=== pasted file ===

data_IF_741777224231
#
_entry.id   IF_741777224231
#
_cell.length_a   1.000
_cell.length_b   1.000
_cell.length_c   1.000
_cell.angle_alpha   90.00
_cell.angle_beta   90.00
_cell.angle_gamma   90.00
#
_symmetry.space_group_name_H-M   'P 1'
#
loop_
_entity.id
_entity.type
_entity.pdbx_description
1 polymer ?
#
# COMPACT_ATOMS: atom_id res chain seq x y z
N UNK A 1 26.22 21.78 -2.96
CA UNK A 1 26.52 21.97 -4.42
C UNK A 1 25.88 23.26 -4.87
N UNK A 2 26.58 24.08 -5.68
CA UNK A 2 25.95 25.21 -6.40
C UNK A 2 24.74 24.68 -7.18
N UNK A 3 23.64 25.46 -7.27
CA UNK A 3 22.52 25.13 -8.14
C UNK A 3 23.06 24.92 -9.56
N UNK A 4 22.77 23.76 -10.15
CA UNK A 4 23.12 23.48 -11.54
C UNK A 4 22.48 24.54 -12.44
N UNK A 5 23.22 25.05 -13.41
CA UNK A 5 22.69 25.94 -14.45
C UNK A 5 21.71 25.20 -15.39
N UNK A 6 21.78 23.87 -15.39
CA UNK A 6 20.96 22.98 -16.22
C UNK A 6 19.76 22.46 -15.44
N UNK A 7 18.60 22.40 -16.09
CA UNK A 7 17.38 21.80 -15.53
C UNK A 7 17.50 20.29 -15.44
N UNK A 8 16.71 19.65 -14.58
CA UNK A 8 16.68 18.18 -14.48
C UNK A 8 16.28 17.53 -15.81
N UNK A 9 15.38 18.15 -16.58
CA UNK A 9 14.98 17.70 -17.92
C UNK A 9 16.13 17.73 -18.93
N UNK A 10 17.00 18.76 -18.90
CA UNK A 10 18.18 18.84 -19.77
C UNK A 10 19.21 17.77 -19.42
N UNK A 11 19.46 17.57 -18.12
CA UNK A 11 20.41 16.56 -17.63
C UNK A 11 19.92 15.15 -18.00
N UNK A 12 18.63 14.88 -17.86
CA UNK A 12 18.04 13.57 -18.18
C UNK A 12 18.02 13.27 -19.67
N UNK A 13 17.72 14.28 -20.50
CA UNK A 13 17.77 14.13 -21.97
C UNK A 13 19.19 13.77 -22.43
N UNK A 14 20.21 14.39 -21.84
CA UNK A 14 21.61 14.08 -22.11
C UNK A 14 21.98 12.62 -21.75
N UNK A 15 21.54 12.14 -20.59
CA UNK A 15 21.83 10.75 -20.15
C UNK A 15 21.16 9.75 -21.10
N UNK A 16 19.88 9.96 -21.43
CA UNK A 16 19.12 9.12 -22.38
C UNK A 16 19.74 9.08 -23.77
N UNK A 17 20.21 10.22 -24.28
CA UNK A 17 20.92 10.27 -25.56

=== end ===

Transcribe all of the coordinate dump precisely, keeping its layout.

data_IF_741777224231
#
_entry.id   IF_741777224231
#
_cell.length_a   1.000
_cell.length_b   1.000
_cell.length_c   1.000
_cell.angle_alpha   90.00
_cell.angle_beta   90.00
_cell.angle_gamma   90.00
#
_symmetry.space_group_name_H-M   'P 1'
#
loop_
_entity.id
_entity.type
_entity.pdbx_description
1 polymer ?
#
# COMPACT_ATOMS: atom_id res chain seq x y z
N UNK A 1 26.22 21.78 -2.96
CA UNK A 1 26.52 21.97 -4.42
C UNK A 1 25.88 23.26 -4.87
N UNK A 2 26.58 24.08 -5.68
CA UNK A 2 25.95 25.21 -6.40
C UNK A 2 24.74 24.68 -7.18
N UNK A 3 23.64 25.46 -7.27
CA UNK A 3 22.52 25.13 -8.14
C UNK A 3 23.06 24.92 -9.56
N UNK A 4 22.77 23.76 -10.15
CA UNK A 4 23.12 23.48 -11.54
C UNK A 4 22.48 24.54 -12.44
N UNK A 5 23.22 25.05 -13.41
CA UNK A 5 22.69 25.94 -14.45
C UNK A 5 21.71 25.20 -15.39
N UNK A 6 21.78 23.87 -15.39
CA UNK A 6 20.96 22.98 -16.22
C UNK A 6 19.76 22.46 -15.44
N UNK A 7 18.60 22.40 -16.09
CA UNK A 7 17.38 21.80 -15.53
C UNK A 7 17.50 20.29 -15.44
N UNK A 8 16.71 19.65 -14.58
CA UNK A 8 16.68 18.18 -14.48
C UNK A 8 16.28 17.53 -15.81
N UNK A 9 15.38 18.15 -16.58
CA UNK A 9 14.98 17.70 -17.92
C UNK A 9 16.13 17.73 -18.93
N UNK A 10 17.00 18.76 -18.90
CA UNK A 10 18.18 18.84 -19.77
C UNK A 10 19.21 17.77 -19.42
N UNK A 11 19.46 17.57 -18.12
CA UNK A 11 20.41 16.56 -17.63
C UNK A 11 19.92 15.15 -18.00
N UNK A 12 18.63 14.88 -17.86
CA UNK A 12 18.04 13.57 -18.18
C UNK A 12 18.02 13.27 -19.67
N UNK A 13 17.72 14.28 -20.50
CA UNK A 13 17.77 14.13 -21.97
C UNK A 13 19.19 13.77 -22.43
N UNK A 14 20.21 14.39 -21.84
CA UNK A 14 21.61 14.08 -22.11
C UNK A 14 21.98 12.62 -21.75
N UNK A 15 21.54 12.14 -20.59
CA UNK A 15 21.83 10.75 -20.15
C UNK A 15 21.16 9.75 -21.10
N UNK A 16 19.88 9.96 -21.43
CA UNK A 16 19.12 9.12 -22.38
C UNK A 16 19.74 9.08 -23.77
N UNK A 17 20.21 10.22 -24.28
CA UNK A 17 20.92 10.27 -25.56